Crime & Courts

Woodstock man takes theft plea

WOODSTOCK – A third person has accepted a plea deal in the theft of about one-eighth an ounce of marijuana that was at the center of a Woodstock man’s death.

William B. Howell, 23, of Woodstock, pleaded guilty to theft under $500, a Class A misdemeanor, and was sentenced to one year of conditional discharge. The plea was accepted Wednesday by McHenry County Judge Gordon Graham.

Howell also was sentenced to 120 days in jail and given credit for 10 days served. The remainder of the jail time was stayed, meaning he will not have to serve it if he successfully completes the terms of his conditional discharge.

Those terms include breaking no laws, completing a drug abuse evaluation, following all recommendations and submitting to six random drug tests.

According to police, Howell was part of a group of people who went to the home of 26-year-old Joseph Woodell on Lawndale Avenue in Woodstock in May 2012.

John C. Kurchina, 23, arranged to buy drugs from Woodell, but left without paying for one-eighth an ounce of marijuana, police said.

Kurchina jumped into the passenger seat of a waiting car driven by Hanna M. Schacht, 22, with Howell also inside. Howell had provided the phone used to set up the drug deal.

Trying to stop the theft, Woodell jumped on the car and was thrown onto the street, hitting his head on the pavement. He died several days later.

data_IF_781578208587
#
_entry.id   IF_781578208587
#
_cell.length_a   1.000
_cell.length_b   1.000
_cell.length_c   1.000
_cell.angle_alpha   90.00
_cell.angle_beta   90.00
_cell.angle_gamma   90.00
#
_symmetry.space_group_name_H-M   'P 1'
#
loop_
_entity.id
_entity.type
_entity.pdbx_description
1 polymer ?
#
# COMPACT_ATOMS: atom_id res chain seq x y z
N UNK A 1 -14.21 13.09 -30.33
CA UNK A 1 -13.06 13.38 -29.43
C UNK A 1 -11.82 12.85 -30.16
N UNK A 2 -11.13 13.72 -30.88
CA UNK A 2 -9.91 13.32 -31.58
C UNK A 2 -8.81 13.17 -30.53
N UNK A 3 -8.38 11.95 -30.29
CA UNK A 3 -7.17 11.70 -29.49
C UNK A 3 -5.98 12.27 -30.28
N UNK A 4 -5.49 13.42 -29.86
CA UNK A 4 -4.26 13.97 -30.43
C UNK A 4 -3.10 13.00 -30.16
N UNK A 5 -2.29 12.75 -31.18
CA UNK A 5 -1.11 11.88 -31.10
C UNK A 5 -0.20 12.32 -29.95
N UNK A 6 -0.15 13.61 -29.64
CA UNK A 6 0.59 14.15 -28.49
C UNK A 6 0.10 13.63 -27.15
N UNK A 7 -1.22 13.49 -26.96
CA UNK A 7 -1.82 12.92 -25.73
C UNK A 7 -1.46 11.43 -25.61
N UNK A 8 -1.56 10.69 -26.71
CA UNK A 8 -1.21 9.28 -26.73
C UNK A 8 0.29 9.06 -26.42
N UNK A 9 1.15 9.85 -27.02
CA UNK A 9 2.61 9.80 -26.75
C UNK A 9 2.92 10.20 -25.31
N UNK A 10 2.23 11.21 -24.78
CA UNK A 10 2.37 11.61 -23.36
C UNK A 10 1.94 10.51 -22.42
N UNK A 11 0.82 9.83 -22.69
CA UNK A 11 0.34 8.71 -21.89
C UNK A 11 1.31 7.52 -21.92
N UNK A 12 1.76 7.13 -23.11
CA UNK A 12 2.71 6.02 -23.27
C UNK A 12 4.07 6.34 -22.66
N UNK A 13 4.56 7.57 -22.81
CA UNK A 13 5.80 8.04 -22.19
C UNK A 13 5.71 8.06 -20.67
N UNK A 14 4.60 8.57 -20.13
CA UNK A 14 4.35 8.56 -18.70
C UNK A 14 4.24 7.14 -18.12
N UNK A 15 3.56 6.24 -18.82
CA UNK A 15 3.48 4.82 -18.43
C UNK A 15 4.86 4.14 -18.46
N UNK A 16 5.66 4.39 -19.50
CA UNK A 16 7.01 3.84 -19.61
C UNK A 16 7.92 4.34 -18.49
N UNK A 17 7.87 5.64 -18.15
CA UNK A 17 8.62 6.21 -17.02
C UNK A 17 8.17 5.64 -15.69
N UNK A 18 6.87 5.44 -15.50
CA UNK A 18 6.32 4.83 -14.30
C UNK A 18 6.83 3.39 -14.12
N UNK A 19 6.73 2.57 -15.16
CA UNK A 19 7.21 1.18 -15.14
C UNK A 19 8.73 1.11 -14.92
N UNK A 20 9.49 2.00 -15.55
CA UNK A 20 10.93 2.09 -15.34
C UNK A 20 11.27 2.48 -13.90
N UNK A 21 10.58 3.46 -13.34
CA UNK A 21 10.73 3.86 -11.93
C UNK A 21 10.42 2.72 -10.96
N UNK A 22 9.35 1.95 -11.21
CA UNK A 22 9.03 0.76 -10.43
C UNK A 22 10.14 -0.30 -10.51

Last month, both Schacht and Kurchina pleaded guilty to misdemeanor theft, charges similar to Howell’s.

Howell also has a pending domestic battery case. His criminal record includes convictions for aggravated battery and possession of a stolen vehicle.

Assistant State’s Attorney Michael Combs, who is chief of the Criminal Division, said Howell was a participant in the plan to go to Woodell’s house.

“I thought, given that the offenders stole a Class A [misdemeanor] amount of marijuana, that it was not appropriate that they should be convicted felons,” Combs said.

Woodell’s fall to the pavement also was an accident and he contributed to his death by jumping on the car, Combs said.

Outside of court, Woodell’s family said they disagreed with him selling marijuana, but that he didn’t deserve to die because of it. They said they wanted harsher punishments for the people involved.

“I’m disappointed because they didn’t treat it like this person that I dearly loved had value,” said Woodell’s mother, Sarah Woodell. “It’s so, so wrong to be not held accountable.”

What Schacht, Kurchina and Howell did was wrong and cost her son his life, she said.

“It could have been anybody’s child, brother, sister that she left laying on the street, bleeding,” Woodell said of Schacht, who drove the get-away from which Woodell was thrown.

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